Indie-pendence is a boutique music festival held in Michelstown, County Cork. Referred to in the past as one of Munster’s premier festivals, it has gained such popularity as to now be considered one of the country’s best known festivals whilst remaining true to its independent roots. With a long track record of helping unknown bands raise to notoriety and allowing dwindling (or otherwise commercially retired) bands a chance to shine once more, this three day camping festival promises entertainment whilst cocooning its revellers in its alternative, welcoming embrace. But where did it all begin?
We have to take a step back in time to the early 90’s, a leap that commands respect, to witness the seeds of the festival’s infancy. Independence evolved from Deer Festival, originally a bank holiday celebration for the local community which provided quality (and eclectic) local entertainment. Billed as “A weekend of Arts, Venison and Music” it was run by a local committee and patronised by the community. Deer Festival set out to deliver everything its audience desired in a fun, free, live music festival divertissement.
Early examples of Deer Festival show its quintessential Irishness with opening ceremonies in July ’93 being handled by none other than then Taoseach, Charles J. Haughey. Local press at the time describe “a plethora of entertainment”. Highlights included Bagatelle and Frances Black. “Rock Star” Rob Strong, father of Andrew Strong of ‘The Commitments’ fame headlined and Aslan, known for their song “Crazy World”, were the most popular act. Not bad for a local small town festival.
Deer Festival offered plenty of interactive entertainment such as busking competitions and ‘Beat On The Street’ hosted by some of Ireland’s top radio DJs of the time such as Simon Young, Larry Gogan, Tony Fenton and Ray D’Arcy. Other novelties included art exhibitions, pub dart competitions, helicopter rides, a flower show, a fiddle and music box workshop, treasure hunting and, most entertaining of all, a “Bartenders race” involving a bartender running 200 metres with a pint of Carling on a tray! I wonder what the prize was.?!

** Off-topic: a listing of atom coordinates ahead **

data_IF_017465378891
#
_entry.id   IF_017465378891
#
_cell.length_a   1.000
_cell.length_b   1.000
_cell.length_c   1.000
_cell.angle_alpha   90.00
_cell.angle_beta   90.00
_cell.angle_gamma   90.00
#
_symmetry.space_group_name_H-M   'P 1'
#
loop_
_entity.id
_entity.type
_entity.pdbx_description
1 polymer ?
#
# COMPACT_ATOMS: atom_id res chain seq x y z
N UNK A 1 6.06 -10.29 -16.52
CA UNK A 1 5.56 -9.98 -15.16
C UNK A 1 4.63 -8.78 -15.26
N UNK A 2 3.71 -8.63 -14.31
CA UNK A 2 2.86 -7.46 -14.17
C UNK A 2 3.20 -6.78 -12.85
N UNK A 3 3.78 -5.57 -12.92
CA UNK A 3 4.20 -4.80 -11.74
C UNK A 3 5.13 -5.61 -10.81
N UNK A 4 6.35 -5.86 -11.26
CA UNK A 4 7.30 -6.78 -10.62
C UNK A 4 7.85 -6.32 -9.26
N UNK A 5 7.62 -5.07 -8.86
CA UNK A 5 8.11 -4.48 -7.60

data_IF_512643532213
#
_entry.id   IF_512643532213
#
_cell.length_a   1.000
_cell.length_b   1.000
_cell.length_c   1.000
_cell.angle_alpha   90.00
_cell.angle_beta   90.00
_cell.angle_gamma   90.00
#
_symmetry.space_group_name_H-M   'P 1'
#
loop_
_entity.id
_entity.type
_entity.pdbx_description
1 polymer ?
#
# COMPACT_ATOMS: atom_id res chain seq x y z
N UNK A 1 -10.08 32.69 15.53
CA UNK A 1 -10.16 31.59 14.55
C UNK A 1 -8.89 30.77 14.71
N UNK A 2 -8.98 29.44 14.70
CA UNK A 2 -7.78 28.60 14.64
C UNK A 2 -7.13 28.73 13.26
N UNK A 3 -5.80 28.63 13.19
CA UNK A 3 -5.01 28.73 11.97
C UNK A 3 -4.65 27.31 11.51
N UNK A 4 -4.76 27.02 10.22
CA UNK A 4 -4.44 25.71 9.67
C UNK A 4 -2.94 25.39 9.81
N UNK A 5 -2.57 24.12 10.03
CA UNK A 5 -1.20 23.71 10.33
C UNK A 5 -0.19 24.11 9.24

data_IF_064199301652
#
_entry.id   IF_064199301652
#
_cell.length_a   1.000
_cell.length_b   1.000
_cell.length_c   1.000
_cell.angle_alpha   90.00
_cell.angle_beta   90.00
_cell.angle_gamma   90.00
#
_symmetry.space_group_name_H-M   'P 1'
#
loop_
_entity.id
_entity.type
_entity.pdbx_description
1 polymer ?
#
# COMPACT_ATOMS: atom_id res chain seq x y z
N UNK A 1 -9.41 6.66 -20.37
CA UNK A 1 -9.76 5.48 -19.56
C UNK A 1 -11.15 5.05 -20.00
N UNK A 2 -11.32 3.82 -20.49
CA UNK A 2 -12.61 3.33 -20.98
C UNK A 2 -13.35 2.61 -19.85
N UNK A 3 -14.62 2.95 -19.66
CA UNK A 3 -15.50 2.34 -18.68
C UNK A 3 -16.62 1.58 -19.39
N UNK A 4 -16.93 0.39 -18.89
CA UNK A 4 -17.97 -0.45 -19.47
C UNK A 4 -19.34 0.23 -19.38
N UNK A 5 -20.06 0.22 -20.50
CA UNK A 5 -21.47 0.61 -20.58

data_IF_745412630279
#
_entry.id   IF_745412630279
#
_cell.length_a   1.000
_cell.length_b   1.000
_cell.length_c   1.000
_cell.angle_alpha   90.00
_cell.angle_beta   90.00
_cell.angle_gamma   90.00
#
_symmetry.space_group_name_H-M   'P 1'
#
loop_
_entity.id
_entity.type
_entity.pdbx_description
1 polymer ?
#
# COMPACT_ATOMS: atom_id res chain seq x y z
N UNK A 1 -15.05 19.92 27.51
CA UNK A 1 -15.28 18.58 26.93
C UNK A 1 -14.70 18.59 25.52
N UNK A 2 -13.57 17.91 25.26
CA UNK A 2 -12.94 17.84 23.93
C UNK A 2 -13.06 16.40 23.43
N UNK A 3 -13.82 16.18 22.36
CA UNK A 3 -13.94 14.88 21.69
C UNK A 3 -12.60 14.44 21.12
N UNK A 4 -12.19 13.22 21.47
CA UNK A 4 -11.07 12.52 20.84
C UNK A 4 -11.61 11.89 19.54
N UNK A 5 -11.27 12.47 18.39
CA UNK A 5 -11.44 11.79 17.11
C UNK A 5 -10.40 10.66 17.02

Beamish and Crawford were prominent among the early sponsors but the festival was also partially funded by volunteers raising money via bucket collecting. Former festival chairman, Martin Lane, remembers such community spirit; “My fondest memory – which I will take to the grave – was when ten thousand people stood in the town square in the lashing rain for two hours watching Mary Black. If fifty people left, it was a lot.” Such a moment in time is universally inspiring.
Mr. Lane went on to say that “the committee turned down the opportunity to have The Cranberries play live in the square because, at the time, no one had heard of The Cranberries”. It wasn’t until a year later in 1994, when the festival had already become known as the Michelstown Music Festival that The Cranberries broke their jam cherry in the mainstream with their hit single ‘Linger’.
1994 also saw the return of Bagatelle and a performance by Don Baker, whom Bono is said to have lauded as “one of the best harmonica players in the world” which is saying something!
Boyzone hit the stage in 1995, suported for two years by boyband Remix. Another band which maintained the status of festival favourite for several years were The Memories, although, they were soon overshadowed by Jerry Fish and The Mudbug Club. According to the Anudou (a local Michelstown paper), Frances Black also played “a beautiful version of the The Bangles’ Eternal Flame.” All the ingredients for a super carnival atmosphere.
The Michelstown Music Festival also gave ode to local music. Snatch got billed to play along side the headliners. A touch of indulgence was provided by Deer Festival hosting a Venison banquet at £25 per head. Similar to this years Electric Picnic where revellers were allowed to hang up their ponchos, don their wellies and slip into a black tie or ball gown to dine in style and forget they’re in the middle of a field for a few hours before returning at the end of the night to the main stage all for a mere €150 per head (of which a percentage is donated to charity).